Scientists have identified regions of the genome that determine vulnerability to coronavirus

by time news

The international consortium COVID-19 Host Genetics Initiative, in which Russia is represented by the Genotek Medical Genetic Center, has identified genetic markers that indicate the susceptibility of people to coronavirus infection and the severe development of the disease, Genotek Communications Director Dmitry Khrapunov told Vedomosti.

People, depending on their genome, that is, DNA molecules, have a different course of the disease, he explained: “The study participants identified 13 regions of the genome that are closely associated with the risk of infection or severe course of COVID-19. Depending on the mutation of these sites, it can be concluded whether a particular organism is susceptible to coronavirus and how the disease will progress. ” The study was conducted on 50,000 people with coronavirus infection and 2 million people who did not get sick.

“We were able to identify certain markers of susceptibility to coronavirus,” says Khrapunov. – In particular, if a mutation in the FOXP4 gene is detected, showing a predisposition to lung cancer, then this may indicate susceptibility to COVID-19. The same result can be shown by the DPP9 gene, which reveals a predisposition to lung cancer and pulmonary fibrosis, and TYK2, which is involved in some autoimmune diseases. “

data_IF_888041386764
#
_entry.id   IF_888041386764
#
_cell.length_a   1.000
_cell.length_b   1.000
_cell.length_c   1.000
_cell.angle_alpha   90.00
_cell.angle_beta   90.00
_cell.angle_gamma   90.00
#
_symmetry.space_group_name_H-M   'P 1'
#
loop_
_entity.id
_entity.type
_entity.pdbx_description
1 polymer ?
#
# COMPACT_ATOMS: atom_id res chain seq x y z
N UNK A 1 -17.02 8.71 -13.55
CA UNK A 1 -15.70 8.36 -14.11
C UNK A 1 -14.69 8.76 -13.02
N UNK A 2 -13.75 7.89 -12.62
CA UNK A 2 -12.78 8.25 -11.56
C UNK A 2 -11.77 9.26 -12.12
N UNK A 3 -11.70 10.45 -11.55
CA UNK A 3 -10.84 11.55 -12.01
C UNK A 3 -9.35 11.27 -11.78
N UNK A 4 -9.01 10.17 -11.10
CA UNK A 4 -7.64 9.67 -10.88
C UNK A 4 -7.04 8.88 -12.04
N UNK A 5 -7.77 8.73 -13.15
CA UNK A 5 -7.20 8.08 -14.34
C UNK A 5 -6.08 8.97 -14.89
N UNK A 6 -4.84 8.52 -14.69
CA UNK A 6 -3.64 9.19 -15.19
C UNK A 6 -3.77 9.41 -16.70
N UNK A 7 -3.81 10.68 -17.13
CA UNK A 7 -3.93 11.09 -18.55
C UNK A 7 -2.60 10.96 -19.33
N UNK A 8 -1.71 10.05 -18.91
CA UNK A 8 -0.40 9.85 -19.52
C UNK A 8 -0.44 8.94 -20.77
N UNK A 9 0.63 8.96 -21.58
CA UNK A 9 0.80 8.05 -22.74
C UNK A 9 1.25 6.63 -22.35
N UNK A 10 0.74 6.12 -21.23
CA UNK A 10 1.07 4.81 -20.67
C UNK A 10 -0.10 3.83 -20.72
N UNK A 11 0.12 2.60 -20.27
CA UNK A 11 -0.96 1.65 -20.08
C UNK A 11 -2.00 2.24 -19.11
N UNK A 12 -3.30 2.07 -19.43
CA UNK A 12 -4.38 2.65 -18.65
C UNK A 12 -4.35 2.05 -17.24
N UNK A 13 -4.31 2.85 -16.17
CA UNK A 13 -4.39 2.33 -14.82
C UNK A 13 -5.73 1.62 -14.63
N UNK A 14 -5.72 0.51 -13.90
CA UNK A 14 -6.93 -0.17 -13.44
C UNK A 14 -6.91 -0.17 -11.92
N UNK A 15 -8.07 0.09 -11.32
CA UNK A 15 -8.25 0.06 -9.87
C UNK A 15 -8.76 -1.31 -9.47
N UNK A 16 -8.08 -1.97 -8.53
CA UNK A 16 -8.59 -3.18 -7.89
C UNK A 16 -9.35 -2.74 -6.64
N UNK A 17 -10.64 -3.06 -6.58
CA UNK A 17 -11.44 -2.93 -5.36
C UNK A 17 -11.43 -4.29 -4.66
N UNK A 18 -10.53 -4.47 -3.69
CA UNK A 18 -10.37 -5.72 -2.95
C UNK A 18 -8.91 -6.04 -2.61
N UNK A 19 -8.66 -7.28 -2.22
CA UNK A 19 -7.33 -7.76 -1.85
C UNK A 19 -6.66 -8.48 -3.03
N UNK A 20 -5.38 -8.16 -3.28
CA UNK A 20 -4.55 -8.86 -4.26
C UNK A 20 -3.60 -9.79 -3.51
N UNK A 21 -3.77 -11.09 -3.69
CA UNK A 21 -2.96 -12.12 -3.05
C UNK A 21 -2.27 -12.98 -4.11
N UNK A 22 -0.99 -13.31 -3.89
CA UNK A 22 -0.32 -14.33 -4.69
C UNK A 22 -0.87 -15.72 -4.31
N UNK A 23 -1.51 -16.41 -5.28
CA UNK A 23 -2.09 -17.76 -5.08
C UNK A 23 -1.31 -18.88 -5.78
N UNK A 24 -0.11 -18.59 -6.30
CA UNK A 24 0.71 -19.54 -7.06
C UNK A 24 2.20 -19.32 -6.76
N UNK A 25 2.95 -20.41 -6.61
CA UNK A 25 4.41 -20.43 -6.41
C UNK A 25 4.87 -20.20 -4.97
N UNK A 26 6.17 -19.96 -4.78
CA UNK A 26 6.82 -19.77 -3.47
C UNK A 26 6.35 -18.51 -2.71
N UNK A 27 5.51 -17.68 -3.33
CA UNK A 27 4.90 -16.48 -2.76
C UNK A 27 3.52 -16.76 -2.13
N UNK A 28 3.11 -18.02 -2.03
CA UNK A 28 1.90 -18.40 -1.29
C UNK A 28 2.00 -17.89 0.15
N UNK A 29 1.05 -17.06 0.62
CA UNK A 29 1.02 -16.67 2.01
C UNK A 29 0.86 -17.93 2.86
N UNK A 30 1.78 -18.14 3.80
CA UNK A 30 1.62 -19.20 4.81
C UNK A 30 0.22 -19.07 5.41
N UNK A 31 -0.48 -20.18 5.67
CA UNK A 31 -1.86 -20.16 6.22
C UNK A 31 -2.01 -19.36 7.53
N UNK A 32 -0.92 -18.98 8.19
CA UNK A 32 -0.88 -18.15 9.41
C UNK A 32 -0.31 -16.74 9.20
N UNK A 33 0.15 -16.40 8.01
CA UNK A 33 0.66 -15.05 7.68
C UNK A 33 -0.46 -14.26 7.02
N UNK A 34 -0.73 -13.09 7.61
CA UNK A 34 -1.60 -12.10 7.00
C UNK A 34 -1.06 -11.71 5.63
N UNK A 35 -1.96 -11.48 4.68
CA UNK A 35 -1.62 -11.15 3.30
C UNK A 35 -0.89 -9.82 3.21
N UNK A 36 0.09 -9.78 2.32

During the study, scientists found that of the 13 genomic regions associated with the incidence of COVID-19, two are more common in patients of East Asian or South Asian descent in comparison with patients of European origin, that is, the nationalities of the first groups are more likely to have a severe course of the disease than others. These groups include such nationalities as the Chinese, Hindus, Koreans, Nepalese, Mongols and peoples close to them.

Global genetic research has been conducted since March 2020 by a specially created consortium, which includes representatives of the scientific communities of the United States (Brod Institute of Massachusetts Institute of Technology, Harvard University), Finland (FIMM Institute of Molecular Medicine), Russia (Genotek) and other countries. An international consortium has been able to carry out one of the most extensive collaborative studies in the field of human genetics, involving more than 3,300 authors from 25 countries.

For the analysis, the consortium pooled the results of dozens of separate studies carried out by scientific laboratories and genetic companies, including Genotek. In Russia, the sample included 676 cases of COVID-19 and 12,317 healthy people. This approach, on the one hand, made it possible to exclude the transfer of the initial genetic data of patients and to depersonalize them, while maintaining confidentiality, and on the other hand, to summarize the results of the analysis of a large number of subjects, emphasize in Genotek.

The consortium’s research will continue, Genotek said. The susceptibility to the disease will be investigated based on new data, and the results will help determine individual preventive measures and ways to combat coronavirus infection, the researchers are sure.

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